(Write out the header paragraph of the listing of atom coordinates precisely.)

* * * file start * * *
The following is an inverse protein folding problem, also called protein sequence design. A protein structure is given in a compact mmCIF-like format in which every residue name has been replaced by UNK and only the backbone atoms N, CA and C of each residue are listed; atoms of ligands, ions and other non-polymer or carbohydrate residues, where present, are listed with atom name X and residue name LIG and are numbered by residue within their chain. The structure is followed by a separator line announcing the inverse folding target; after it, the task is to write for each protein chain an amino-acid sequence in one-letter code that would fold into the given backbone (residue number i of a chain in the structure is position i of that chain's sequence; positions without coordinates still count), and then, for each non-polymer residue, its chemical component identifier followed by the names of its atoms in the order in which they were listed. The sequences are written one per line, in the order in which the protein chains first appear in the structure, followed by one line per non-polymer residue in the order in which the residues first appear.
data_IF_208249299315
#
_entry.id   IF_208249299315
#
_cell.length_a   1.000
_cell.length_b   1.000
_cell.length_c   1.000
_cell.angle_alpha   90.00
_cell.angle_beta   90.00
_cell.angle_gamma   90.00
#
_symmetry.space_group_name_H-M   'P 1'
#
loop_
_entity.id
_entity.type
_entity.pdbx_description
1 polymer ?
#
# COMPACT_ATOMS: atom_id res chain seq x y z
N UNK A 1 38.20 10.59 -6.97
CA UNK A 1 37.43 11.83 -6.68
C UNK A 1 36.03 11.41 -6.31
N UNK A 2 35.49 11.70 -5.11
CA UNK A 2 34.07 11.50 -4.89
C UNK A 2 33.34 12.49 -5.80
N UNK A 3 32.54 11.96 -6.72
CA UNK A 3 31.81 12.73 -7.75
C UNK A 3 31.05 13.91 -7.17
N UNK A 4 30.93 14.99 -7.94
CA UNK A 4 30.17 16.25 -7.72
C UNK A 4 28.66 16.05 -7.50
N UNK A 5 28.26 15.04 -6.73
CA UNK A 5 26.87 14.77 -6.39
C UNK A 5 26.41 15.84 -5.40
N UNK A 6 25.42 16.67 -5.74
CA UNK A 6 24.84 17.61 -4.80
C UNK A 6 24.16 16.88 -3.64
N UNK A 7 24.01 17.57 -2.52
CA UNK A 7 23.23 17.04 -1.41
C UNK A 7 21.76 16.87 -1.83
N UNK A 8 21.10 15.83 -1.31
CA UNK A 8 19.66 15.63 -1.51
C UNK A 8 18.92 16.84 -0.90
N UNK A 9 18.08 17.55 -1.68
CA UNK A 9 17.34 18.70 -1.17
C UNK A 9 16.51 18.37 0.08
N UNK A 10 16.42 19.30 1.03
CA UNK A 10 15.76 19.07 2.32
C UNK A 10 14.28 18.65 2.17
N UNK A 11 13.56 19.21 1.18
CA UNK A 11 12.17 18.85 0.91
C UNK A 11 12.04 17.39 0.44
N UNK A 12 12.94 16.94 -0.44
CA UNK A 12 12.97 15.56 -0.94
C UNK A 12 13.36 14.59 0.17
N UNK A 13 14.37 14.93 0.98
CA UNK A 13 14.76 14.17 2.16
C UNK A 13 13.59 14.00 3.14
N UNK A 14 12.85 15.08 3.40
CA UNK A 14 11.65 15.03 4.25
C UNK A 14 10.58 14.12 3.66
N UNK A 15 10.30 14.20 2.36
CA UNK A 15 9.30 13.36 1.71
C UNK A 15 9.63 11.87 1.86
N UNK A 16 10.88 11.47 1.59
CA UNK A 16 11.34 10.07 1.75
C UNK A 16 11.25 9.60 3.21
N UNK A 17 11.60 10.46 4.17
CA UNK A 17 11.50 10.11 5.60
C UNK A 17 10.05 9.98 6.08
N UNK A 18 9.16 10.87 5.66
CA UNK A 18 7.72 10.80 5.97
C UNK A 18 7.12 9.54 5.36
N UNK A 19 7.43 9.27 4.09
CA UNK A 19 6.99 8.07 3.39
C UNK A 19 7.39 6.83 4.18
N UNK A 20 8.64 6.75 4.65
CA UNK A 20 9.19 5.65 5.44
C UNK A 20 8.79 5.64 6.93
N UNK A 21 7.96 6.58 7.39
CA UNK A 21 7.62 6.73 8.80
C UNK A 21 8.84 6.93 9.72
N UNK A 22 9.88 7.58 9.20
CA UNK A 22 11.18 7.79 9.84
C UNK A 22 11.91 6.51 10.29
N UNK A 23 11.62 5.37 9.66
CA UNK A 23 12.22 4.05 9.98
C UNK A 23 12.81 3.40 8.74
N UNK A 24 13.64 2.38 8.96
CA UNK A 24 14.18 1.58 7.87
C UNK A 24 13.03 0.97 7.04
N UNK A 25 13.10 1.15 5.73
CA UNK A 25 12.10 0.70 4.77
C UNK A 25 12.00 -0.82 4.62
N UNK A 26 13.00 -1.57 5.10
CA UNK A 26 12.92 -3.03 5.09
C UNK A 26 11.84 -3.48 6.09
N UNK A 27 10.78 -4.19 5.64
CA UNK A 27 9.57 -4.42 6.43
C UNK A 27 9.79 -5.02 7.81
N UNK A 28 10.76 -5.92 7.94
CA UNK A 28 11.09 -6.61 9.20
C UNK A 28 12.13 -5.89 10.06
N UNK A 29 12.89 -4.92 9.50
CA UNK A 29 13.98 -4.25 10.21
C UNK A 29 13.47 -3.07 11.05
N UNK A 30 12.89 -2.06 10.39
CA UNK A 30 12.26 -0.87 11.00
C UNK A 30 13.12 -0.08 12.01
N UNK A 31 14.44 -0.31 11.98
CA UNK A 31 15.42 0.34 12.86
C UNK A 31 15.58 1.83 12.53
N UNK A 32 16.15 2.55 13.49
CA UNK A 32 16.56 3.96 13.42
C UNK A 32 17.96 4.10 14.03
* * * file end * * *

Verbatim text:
The following is an inverse protein folding problem, also called protein sequence design. A protein structure is given in a compact mmCIF-like format in which every residue name has been replaced by UNK and only the backbone atoms N, CA and C of each residue are listed; atoms of ligands, ions and other non-polymer or carbohydrate residues, where present, are listed with atom name X and residue name LIG and are numbered by residue within their chain. The structure is followed by a separator line announcing the inverse folding target; after it, the task is to write for each protein chain an amino-acid sequence in one-letter code that would fold into the given backbone (residue number i of a chain in the structure is position i of that chain's sequence; positions without coordinates still count), and then, for each non-polymer residue, its chemical component identifier followed by the names of its atoms in the order in which they were listed. The sequences are written one per line, in the order in which the protein chains first appear in the structure, followed by one line per non-polymer residue in the order in which the residues first appear.